As I enter my senior year of college I’m struck with the thought, “This wasn’t how it was supposed to happen” …
Throughout the summer I watched the University of Colorado Boulder (CU) online scheduler continuously adjust my upcoming fall classes — first moved from building to building and then to later hours in the day. My Spanish class was even deleted off my schedule entirely, leaving me to scramble in August to find not one, but two replacements, since it was a five-credit class.
The scramble has felt constant since COVID-19 hit this past spring. I was originally planning to spend this fall semester studying abroad in Spain. In March, when that no longer seemed like a safe option, I decided to spend the fall at CU and continue to be a Resident Advisor (RA), as I had last year. As summer continued, with little to no communication from the school about safety measures in the dorms and an ever-increasing student population within them, I decided the residence halls were no longer safe either and resigned from my position.
Instead, I planned to live with my aunt in Arvada, Colorado, so at least I wasn’t having to find an apartment with unknown roommates or a temporary sublease. However, my aunt is older and has a medical condition. I’m terrified that living with her while attending class on campus subjects her to getting sick. After endless hours of searching for classes that are remote or online, I have created an almost perfect schedule that would allow me to stay off-campus altogether.
But, since I am late to the game in enrolling in alternate courses that fulfill degree requirements and allow me to graduate in the spring, while still being online, I’m on the waitlist for two classes. Another class is a “hybrid” class, which means some days we meet in-person and others we meet via Zoom or another remote method. My advisors tell me the department is supposed to be flexible and help me, but I’ve heard nothing back from this professor after emailing more than once. Graduating in three years, at the age of 20, with a major in English Literature, a major in Women and Gender Studies and a certificate in LGBT Studies is no small feat, let alone having to coordinate with multiple advisors and professors and scouring the class search for something that suits my unique situation.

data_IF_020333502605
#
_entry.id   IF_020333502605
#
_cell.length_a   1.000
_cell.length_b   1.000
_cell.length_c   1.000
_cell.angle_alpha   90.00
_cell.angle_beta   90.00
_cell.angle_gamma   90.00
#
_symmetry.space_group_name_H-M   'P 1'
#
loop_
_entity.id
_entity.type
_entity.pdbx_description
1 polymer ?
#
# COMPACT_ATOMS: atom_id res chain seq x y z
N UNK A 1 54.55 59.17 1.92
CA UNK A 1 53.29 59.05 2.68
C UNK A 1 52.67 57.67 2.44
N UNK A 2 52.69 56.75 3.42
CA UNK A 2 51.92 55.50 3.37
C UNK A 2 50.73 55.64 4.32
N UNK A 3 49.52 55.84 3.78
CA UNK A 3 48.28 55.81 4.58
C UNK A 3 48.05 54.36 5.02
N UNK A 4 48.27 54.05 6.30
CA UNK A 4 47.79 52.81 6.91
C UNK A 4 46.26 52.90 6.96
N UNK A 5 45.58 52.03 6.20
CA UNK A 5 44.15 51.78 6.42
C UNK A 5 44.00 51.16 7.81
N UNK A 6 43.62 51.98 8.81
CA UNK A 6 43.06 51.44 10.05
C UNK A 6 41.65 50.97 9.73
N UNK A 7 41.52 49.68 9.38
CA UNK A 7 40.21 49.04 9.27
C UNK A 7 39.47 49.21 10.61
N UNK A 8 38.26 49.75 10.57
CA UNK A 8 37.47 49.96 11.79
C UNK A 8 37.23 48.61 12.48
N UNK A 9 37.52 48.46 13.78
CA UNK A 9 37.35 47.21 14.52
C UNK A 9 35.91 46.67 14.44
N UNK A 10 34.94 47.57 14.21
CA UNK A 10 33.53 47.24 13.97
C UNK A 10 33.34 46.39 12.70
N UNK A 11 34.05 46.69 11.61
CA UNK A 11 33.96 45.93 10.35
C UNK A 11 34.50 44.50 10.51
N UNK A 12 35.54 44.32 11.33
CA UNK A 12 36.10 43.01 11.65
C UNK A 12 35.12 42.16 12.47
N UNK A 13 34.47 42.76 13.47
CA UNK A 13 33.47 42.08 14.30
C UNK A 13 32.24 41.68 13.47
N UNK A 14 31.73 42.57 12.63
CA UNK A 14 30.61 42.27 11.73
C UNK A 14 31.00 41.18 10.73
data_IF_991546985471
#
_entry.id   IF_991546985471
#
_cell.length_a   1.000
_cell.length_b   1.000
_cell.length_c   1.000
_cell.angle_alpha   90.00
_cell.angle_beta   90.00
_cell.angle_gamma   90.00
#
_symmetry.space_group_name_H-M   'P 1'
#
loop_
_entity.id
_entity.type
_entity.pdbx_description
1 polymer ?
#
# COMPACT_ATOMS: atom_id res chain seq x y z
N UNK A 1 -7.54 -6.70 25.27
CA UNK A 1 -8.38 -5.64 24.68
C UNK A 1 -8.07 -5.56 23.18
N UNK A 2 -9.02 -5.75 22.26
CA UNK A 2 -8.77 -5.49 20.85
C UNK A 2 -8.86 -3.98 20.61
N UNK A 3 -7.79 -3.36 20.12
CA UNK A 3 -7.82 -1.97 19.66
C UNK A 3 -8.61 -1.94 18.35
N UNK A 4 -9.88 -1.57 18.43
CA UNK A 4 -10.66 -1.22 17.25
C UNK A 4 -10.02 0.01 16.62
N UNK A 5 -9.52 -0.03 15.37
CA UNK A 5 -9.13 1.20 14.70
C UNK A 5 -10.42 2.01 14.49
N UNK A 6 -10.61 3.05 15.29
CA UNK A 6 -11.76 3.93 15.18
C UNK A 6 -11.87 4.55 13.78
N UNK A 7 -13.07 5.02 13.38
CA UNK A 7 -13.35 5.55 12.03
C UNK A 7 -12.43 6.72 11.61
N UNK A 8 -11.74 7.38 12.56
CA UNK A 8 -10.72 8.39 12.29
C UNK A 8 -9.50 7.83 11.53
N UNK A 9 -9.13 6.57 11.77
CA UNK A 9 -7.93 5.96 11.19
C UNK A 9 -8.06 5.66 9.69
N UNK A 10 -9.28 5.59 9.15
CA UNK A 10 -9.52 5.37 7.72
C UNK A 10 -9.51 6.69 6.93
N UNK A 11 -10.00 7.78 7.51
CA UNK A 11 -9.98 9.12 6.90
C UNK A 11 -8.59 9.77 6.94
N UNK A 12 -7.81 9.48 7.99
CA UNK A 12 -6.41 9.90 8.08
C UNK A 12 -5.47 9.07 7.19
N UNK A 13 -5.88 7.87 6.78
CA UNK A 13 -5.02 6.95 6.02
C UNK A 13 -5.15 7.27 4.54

As an out-of-state student, I’m trying to figure out travel plans with my family. Both of my parents have to take off work in order to help me drive back to Colorado since flying doesn’t seem like a safe option. But, the car I was planning to take out there in order to commute to school is having transmission issues and we have to sell it. In sum, I’m feeling overwhelmed and uncertain and stressed out and frustrated and tired.
I’m feeling overwhelmed and uncertain and stressed out and frustrated and tired.
I think most students start their last lap of college with anticipation and hope, and maybe some burnout, but are overall full of excitement about what the future will hold. I’m more hesitant than anything else — afraid to sit in class, afraid to get my aunt sick, afraid to enter a workforce that’s smaller and more cutthroat than normal.
I’m also sad that I can’t hang out with friends and go explore the area now that I finally have a car, sad that I can’t study in the library, sad that I can’t meet people for coffee or go to football games.
What was touted to be the best four years of my life (now shortened to three) have flown by. I thought I’d be okay with graduating early, but now I feel like I’m missing out on certain experiences, because I can’t go out without the risk of getting sick. I wish I could offer some hopeful note to end this, but I’m feeling pretty hopeless right now — a feeling I’m sure is close to universal for the class of 2021.
This pandemic has taught me to be more appreciative, because you never know what you’ve got until it’s gone. My main goal for this last year is to take classes I’ve always wanted to, to relish in attending class instead of dreading it and to ultimately just be more intentional in my work.
Really all we can do is take life day by day and not be afraid to sit in the uncertainty of it all. As a big proponent of planning, that’s a bit difficult for me, but I’m trying, and that’s all I can ask of myself.
Really all we can do is take life day by day and not be afraid to sit in the uncertainty of it all.
Maybe that’s the silver lining here … that we are all asking something new of ourselves — an opportunity to grow and stretch. Life will continue to present inevitable challenges, and I guess that’s what college has been preparing me for all along.
Photo by Zino Bang.